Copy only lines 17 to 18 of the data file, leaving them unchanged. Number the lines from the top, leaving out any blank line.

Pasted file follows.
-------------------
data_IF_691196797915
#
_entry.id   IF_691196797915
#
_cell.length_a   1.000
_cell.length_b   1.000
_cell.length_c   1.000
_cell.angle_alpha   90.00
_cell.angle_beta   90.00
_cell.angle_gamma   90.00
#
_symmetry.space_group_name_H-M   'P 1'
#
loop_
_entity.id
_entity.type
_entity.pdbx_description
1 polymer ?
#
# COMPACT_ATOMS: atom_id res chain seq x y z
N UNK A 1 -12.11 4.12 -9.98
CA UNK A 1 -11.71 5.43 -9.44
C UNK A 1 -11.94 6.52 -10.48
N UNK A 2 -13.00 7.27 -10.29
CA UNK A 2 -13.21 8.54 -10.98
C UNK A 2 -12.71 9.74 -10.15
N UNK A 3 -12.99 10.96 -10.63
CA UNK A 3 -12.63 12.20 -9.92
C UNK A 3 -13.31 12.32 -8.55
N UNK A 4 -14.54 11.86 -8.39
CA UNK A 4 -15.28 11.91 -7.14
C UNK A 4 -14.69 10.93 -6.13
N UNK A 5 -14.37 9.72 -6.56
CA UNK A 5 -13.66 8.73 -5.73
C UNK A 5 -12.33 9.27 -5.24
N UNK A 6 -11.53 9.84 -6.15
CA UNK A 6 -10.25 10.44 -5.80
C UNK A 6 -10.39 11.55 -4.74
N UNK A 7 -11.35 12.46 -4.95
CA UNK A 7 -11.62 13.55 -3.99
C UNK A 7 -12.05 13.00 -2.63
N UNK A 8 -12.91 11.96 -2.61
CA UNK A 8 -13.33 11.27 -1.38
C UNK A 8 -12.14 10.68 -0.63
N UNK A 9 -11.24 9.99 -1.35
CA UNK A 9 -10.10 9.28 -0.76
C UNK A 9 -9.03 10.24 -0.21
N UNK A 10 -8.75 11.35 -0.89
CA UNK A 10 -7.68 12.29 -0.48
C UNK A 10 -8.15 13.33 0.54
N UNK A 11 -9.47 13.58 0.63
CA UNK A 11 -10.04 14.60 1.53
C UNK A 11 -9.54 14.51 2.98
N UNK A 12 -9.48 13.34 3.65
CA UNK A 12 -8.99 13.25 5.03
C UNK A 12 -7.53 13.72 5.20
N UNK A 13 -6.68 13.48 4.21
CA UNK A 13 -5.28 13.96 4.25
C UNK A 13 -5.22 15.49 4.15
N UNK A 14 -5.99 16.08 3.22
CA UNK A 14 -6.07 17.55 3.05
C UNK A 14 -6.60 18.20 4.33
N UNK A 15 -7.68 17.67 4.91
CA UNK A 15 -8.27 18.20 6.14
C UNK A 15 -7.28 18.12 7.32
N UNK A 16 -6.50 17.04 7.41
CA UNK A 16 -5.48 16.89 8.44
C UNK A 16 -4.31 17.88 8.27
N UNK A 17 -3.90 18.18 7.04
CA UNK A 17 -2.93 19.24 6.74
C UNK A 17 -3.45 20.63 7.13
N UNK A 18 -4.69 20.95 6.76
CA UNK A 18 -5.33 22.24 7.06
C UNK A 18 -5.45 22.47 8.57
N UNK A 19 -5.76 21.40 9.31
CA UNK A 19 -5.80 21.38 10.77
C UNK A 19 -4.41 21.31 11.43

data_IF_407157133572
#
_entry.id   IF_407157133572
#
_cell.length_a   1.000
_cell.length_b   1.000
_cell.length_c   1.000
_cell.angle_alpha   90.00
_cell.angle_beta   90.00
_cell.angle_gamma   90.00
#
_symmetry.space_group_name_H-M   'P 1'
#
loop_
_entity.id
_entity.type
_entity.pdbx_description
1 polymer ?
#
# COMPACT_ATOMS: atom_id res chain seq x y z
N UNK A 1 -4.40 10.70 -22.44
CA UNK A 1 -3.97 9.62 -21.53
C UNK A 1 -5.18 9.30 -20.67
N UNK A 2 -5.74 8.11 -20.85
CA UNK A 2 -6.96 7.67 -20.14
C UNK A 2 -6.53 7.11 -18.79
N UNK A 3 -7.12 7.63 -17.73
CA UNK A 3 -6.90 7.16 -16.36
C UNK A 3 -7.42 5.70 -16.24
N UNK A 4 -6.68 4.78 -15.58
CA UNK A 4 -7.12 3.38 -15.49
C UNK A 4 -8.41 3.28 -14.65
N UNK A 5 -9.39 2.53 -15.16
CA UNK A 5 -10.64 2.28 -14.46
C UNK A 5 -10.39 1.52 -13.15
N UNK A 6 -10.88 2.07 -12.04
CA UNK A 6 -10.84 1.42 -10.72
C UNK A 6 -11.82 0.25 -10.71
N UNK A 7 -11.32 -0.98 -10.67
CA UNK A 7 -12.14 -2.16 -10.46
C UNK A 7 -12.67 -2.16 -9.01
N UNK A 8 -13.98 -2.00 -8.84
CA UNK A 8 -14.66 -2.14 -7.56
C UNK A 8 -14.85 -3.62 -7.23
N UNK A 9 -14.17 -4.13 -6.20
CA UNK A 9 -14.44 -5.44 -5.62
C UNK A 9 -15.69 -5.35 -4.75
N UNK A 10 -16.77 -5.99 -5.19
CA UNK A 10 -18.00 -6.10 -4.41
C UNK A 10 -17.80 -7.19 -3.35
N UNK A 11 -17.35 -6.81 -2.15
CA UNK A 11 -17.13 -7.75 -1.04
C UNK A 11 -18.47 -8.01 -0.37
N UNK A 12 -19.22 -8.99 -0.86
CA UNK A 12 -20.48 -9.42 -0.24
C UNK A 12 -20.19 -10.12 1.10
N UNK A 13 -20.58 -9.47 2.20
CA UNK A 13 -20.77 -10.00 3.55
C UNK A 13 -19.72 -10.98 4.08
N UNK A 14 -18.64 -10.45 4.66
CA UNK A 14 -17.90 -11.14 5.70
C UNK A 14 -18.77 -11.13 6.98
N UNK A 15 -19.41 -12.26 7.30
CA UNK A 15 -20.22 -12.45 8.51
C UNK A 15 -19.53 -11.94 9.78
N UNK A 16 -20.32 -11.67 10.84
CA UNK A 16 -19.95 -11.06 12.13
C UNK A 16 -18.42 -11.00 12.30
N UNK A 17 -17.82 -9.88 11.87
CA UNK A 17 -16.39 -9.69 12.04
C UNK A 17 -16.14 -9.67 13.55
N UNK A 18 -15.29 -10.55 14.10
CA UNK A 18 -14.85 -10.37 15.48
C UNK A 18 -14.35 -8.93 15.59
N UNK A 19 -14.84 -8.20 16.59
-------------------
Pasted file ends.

_entity.pdbx_description
1 polymer ?